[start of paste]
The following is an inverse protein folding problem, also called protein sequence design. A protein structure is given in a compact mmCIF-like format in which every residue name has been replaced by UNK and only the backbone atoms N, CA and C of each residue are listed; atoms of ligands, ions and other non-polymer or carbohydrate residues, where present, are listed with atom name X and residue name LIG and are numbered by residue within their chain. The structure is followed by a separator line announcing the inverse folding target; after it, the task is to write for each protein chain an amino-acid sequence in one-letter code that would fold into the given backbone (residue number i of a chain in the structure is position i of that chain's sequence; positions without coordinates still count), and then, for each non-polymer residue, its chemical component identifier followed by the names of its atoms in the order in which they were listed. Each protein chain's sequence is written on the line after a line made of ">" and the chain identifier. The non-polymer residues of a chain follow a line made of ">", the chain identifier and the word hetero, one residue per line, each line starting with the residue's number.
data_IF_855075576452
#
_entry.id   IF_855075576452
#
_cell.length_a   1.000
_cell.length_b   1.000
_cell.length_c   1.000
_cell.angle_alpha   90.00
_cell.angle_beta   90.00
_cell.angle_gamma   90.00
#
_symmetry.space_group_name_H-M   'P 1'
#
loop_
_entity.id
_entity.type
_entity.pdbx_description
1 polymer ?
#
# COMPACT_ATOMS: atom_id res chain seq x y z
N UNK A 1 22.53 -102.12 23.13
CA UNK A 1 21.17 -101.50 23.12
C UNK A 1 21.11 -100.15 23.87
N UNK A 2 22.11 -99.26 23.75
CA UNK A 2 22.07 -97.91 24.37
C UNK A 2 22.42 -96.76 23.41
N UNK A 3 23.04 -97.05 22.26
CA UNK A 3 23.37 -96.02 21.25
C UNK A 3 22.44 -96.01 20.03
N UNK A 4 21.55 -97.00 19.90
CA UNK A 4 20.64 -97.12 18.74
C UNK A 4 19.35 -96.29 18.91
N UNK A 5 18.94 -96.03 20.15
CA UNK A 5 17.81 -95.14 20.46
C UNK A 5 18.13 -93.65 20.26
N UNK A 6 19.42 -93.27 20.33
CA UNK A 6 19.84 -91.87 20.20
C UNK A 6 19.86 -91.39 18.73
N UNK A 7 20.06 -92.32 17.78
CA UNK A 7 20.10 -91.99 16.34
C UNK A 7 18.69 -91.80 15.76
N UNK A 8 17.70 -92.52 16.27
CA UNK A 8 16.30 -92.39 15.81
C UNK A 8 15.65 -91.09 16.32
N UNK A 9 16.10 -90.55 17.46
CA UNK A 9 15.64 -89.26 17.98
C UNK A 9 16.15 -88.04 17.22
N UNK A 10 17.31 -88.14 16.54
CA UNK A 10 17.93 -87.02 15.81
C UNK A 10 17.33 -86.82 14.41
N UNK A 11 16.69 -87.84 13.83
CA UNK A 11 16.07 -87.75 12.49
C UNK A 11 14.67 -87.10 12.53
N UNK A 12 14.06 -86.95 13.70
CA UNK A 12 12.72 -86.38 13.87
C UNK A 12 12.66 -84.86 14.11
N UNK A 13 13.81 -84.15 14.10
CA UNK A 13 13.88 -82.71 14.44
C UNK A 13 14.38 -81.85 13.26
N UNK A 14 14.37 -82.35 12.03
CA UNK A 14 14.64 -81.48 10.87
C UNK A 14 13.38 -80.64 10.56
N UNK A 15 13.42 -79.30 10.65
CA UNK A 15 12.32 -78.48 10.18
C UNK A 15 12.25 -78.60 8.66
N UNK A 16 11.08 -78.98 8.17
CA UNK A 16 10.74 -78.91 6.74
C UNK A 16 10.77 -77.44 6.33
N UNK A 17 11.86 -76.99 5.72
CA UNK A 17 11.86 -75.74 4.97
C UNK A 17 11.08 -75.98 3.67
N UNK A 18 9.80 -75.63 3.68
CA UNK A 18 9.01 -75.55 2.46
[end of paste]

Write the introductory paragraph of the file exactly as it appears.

The following is an inverse protein folding problem, also called protein sequence design. A protein structure is given in a compact mmCIF-like format in which every residue name has been replaced by UNK and only the backbone atoms N, CA and C of each residue are listed; atoms of ligands, ions and other non-polymer or carbohydrate residues, where present, are listed with atom name X and residue name LIG and are numbered by residue within their chain. The structure is followed by a separator line announcing the inverse folding target; after it, the task is to write for each protein chain an amino-acid sequence in one-letter code that would fold into the given backbone (residue number i of a chain in the structure is position i of that chain's sequence; positions without coordinates still count), and then, for each non-polymer residue, its chemical component identifier followed by the names of its atoms in the order in which they were listed. Each protein chain's sequence is written on the line after a line made of ">" and the chain identifier. The non-polymer residues of a chain follow a line made of ">", the chain identifier and the word hetero, one residue per line, each line starting with the residue's number.